There are many different targets a review may set out to meet, such as confirmation that:
- the software actually performs only documented functionality;
- the software correctly executes any critical functions (e.g., money accounting, unit conversions, etc.);
- the software correctly supports any agreed-upon or advertised protocols (e.g., communication protocols);
- the software is compatible with other software or hardware, i.e. interoperability tests;
- access levels, protection and encryption are properly built-in;
- built-in randomness (RNG) is fit for purpose;
- the executable (binary) code corresponds to the supplied source code of the software;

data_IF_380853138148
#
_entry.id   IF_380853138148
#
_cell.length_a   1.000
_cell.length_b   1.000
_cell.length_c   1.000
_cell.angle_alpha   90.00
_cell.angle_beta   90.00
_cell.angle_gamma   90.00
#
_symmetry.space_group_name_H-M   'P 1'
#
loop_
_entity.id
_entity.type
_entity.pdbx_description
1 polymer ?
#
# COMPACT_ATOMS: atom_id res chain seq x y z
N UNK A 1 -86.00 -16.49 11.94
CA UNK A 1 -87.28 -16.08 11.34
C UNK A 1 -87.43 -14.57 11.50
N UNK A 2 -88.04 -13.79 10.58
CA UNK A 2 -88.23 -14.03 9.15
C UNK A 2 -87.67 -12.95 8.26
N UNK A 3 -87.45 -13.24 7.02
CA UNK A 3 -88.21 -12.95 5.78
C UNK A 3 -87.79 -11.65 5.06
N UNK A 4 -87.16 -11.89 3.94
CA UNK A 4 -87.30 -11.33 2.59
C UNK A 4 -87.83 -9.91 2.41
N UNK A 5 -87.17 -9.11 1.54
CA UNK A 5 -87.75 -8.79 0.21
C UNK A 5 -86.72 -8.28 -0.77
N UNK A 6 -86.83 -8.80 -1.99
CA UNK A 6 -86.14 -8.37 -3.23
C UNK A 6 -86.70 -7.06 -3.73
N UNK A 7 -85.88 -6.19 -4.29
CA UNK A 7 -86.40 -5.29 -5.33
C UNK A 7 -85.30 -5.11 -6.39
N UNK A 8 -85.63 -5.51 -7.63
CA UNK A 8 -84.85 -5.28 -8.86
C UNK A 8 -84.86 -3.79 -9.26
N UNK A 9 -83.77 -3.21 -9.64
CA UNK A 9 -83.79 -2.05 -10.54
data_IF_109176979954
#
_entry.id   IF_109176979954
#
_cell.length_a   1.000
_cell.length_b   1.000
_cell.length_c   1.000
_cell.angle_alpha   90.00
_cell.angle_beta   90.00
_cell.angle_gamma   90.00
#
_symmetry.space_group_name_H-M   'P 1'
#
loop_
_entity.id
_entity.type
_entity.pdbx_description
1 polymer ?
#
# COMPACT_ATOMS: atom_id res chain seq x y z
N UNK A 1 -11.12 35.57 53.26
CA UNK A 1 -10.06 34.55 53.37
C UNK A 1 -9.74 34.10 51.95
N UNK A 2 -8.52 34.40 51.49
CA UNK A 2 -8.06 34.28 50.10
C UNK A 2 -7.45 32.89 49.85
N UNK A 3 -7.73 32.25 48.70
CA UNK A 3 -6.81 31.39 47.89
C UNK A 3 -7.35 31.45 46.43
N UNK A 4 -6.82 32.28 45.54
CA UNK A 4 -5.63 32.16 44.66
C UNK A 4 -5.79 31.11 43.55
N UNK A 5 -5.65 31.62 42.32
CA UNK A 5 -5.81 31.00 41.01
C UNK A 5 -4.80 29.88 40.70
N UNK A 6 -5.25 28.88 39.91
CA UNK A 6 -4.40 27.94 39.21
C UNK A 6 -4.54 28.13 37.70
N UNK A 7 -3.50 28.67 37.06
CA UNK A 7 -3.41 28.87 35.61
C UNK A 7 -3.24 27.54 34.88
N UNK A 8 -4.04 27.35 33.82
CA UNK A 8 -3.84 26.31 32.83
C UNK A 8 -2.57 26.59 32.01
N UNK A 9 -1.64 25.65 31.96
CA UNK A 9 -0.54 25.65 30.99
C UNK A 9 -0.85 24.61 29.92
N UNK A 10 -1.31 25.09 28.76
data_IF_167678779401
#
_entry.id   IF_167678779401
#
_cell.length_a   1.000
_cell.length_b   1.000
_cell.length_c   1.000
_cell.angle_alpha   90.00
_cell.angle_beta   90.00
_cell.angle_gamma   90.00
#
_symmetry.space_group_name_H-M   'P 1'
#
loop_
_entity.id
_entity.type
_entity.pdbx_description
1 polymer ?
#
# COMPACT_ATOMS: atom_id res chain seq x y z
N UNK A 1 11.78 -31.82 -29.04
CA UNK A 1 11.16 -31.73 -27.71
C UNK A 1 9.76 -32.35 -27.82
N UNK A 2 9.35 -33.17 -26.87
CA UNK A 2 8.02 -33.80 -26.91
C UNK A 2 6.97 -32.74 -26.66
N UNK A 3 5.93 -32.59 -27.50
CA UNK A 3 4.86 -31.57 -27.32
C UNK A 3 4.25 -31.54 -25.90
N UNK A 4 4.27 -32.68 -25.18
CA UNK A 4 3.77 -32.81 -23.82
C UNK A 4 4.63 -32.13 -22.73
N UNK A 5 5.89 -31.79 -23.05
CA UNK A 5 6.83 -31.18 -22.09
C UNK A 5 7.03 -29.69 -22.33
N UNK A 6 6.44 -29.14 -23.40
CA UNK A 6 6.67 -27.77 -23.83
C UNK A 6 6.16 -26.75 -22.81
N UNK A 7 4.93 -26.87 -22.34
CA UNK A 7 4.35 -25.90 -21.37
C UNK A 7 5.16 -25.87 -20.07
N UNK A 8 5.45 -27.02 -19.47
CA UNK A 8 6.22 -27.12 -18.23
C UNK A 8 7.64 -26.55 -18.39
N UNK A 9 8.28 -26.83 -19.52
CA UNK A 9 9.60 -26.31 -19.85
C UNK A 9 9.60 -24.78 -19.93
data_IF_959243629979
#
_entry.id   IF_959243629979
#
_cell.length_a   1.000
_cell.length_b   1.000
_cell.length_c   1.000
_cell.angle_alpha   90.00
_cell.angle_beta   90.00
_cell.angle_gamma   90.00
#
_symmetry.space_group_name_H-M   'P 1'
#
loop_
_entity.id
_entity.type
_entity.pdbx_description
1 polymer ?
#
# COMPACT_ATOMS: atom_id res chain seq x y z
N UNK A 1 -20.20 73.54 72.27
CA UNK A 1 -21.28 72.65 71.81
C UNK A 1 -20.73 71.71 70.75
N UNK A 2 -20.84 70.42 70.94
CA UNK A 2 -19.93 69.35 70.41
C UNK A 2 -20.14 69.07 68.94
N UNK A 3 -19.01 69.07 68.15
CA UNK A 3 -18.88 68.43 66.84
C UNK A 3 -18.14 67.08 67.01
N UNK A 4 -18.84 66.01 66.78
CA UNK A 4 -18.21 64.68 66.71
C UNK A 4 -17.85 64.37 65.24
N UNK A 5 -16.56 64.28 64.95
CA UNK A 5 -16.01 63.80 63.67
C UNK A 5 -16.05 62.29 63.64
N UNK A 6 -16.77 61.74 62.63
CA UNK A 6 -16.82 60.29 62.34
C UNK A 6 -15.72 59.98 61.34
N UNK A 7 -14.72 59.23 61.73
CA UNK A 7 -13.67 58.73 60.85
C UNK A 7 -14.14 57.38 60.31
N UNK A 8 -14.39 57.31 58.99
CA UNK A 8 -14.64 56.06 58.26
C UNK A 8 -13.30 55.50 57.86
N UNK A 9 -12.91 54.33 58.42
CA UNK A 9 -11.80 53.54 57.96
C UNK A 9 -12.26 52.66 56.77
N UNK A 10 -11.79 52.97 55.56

- the software meets the chosen regulatory framework (e.g., for cashier equipment, measuring equipment, safety of consumer products, etc.);
- any other specific requirements or goals are met.
We can perform two types of a software review:
- an analysis of an/a executable/binary code (“black box” review);
- an analysis of the source code and compilation into an executable code, usually in cooperation with the developer of the software (in-depth review).
In certain cases, we can perform a software review remotely.